Pablo Martinez Monsivais / AP

Federal Reserve Chairwoman Janet Yellen has rejected Trump's assertions that he wants to roll back the banking regulations put in place after the 2008 financial crisis, noting how they protect the economy from running up another crisis, The Washington Post reports.

Quick reaction: Mark Hamrick, senior economic analyst said her comments will "not largely influence ... minds in the Congress."

Why it matters: This disagreement sets the most powerful banking regulator — whose term is ending soon — very much apart from Trump, and as the NYT's Binyamin Appelbaum put it, "If Janet Yellen Goes, the Fed's Current Policy Might Go With Her." This might push Trump to lean more towards his national economic council director, Gary Cohn, to fill the role, although Cohn's comments earlier Friday about Trump's Charlottesville comments are also likely to spark some tension.

Go deeper

Twitter launches warnings on election misinformation and delays

Photo courtesy of Twitter.

Twitter will start pinning notices to the top of all U.S. Twitter users’ timelines warning them that results in next week’s election may be delayed and that they may encounter misinformation on mail-in voting.

Why it matters: Delayed election results are expected across many states that are handling unprecedented amounts of absentee and mailed ballots, which President Trump has baselessly called "very dangerous" and "corrupt."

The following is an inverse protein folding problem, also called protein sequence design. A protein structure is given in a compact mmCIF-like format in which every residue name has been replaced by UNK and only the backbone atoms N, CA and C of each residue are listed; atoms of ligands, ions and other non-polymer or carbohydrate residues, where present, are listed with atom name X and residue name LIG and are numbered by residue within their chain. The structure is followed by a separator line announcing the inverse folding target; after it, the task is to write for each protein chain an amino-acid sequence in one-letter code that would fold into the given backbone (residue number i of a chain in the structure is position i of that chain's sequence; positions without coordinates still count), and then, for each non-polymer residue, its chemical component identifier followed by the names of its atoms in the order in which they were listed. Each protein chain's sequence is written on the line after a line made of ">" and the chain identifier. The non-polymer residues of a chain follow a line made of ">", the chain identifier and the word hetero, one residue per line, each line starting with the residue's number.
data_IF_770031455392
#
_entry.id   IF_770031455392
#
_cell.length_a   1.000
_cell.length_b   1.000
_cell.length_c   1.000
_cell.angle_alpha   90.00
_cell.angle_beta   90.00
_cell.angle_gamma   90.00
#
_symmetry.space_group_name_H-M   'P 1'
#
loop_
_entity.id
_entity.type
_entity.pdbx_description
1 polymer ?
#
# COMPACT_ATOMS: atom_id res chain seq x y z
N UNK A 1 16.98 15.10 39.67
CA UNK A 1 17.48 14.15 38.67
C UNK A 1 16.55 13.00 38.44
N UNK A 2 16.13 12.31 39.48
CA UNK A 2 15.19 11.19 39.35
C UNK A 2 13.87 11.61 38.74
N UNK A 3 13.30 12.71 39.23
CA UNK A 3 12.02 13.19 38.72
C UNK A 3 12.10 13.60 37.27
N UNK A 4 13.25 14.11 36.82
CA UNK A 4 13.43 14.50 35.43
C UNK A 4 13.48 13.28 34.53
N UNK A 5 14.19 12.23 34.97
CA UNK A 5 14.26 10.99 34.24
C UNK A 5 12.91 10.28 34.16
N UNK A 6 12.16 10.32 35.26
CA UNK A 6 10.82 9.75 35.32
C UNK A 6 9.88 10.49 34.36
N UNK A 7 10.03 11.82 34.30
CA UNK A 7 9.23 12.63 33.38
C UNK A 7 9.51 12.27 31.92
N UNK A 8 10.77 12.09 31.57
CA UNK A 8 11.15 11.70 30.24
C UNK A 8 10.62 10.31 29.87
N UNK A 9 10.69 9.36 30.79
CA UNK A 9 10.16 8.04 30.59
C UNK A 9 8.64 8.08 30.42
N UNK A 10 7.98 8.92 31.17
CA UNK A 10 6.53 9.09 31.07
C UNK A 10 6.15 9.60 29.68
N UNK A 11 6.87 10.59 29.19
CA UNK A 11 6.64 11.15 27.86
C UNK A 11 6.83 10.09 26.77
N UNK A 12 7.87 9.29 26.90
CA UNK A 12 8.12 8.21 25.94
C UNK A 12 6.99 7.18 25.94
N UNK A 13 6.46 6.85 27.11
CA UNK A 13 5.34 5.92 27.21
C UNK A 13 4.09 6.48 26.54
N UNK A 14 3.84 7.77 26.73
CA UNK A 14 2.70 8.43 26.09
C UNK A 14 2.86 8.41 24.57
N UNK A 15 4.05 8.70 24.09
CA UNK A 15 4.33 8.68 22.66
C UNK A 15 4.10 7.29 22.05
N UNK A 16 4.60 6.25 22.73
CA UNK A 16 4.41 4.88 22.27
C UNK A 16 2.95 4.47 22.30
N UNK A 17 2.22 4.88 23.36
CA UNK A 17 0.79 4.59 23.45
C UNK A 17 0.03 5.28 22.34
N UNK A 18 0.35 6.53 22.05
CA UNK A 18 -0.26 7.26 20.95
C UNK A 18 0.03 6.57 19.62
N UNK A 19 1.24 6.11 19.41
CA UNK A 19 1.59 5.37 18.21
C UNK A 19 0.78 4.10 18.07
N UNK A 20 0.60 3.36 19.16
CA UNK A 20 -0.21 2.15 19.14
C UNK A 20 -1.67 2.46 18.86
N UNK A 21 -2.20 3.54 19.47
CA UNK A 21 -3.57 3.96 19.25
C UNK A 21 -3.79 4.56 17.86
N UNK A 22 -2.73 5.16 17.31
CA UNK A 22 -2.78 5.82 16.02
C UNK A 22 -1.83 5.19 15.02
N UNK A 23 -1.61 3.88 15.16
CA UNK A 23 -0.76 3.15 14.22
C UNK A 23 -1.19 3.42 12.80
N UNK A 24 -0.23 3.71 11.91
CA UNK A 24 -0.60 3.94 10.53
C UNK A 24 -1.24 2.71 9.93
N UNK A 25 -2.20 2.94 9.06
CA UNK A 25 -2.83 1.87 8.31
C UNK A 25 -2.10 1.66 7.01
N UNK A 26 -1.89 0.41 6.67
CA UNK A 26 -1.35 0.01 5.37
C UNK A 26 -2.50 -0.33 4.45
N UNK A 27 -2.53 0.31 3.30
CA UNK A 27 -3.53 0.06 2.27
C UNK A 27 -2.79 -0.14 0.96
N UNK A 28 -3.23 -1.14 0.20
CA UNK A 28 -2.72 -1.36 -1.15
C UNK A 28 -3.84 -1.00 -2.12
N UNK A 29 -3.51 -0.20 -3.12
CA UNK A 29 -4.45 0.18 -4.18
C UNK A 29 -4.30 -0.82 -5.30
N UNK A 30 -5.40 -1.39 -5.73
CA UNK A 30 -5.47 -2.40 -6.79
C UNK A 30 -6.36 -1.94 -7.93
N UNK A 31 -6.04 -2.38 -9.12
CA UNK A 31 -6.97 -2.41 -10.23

Miriam Kramer, author of Space
25 mins ago - Science

NASA confirms water exists on sunny parts of the Moon


Water on the Moon might be more easily accessible than previously thought, opening up new possible avenues for future human exploration, according to a new study.

Why it matters: NASA is aiming to send people back to the Moon as part of its Artemis program by 2024, with plans to eventually create a sustainable presence on the lunar surface. That sustainability relies on mining the moon for its resources, like water.

Updated 53 mins ago - Politics & Policy

Pence no longer expected at Amy Coney Barrett's final confirmation vote

Photo: Ben Hasty/MediaNews Group/Reading Eagle via Getty Images

Vice President Mike Pence no longer plans to attend the Senate's final confirmation vote for Judge Amy Coney Barrett, a Pence aide confirmed to CNN and Politico on Monday. On Sunday, Senate Democrats' claimed that his presence after possible exposure to the coronavirus would be a "violation of common decency."

Driving the news: Five of Pence's aides were recently diagnosed with COVID-19, including his chief of staff, who is currently quarantining. Pence has continued his campaign travel despite his possible exposure, which goes against CDC guidelines.